Created: 6/1/1973

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Scientific and Technical Intelligence Report

The Soviet Decisionmaking Process for the Selection of Weapon Systems


yj7.cnt contains information affecting the national security cf the Umtsd States within the meaning of the espionage laws U- S. Code Tide IS.. The law prohibits its trans:nission or dieof its contents in any manner to an unauthorized person,ell as its use in any manner prejudicial to the safety or interest of the United States or for the benefit of any foreign government to the detriment of the United States. It is to be seen only by personnel especially indortrinated and authorized to receive information in the designated contiol channels. Its security must be maintained in accordance with regulations pertaining to the TALENT-KEYHOLE and CommunicadOnj Intelligence Controls. No action is to be taken on any communications intelligence which may be contained herein, regardless of the advantage to be gained, if such action might have the effect of revealing the existence and nature of the source, unless such action is first approved by the appropriate authority.



Project Officer



process itself but also on the So*he course of Soviet strategic icgotiatiom. Tnetter on of the Soviet process, this mee such selections.!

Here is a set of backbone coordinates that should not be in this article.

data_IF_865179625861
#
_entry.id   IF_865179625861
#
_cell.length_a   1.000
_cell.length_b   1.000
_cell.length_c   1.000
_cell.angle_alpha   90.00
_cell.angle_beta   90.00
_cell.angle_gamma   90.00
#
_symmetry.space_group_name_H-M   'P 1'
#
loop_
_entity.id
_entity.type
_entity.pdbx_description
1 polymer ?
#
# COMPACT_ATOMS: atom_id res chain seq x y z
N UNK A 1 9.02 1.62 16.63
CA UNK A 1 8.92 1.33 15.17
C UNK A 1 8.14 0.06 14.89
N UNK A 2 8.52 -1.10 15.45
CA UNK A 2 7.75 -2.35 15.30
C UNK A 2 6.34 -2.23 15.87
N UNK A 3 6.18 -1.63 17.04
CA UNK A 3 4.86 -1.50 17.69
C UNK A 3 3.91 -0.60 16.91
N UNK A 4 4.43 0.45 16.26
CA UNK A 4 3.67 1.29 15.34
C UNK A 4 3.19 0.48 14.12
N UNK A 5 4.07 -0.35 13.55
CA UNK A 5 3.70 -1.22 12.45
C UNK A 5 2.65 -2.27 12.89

A better understanding o: trie Soviet decisionmaking process in "capon selection is important because it can shed light not only on manyunresolved questions about strategic buildup cf theolicy in (elation to the corttinuim understanding of the structure and report analyzes the inlcmcl faeion lh

The principal internal factors comprise institutional arrangements, the interaction among party, government, and military establishments, the communication process in the bureaucracies, and the role of special interest groups.

The focus in this studs is on the operational aspects of the Sonet decisionmaking process. The report attempts to furnish some insight into hu'v the Soviet central leadership handles trade-offs among competing weapon systems andoherent hue of national policy in theector Because the information at hand is incomplete and became ambiguity is inherent in much of it the judgments herein must be regarded as tentative.

Theased in part on analysis done

bv the Office nf Scientific intelligence ai

coordinated within CIA. The Cutoff date for in for nut ion is'j.I






Summit of dccisiorL-natJng

Soviet science policy and military

Initiation ol weapons systems

Development and production of advanced military technology



The summit structure of Soviet 3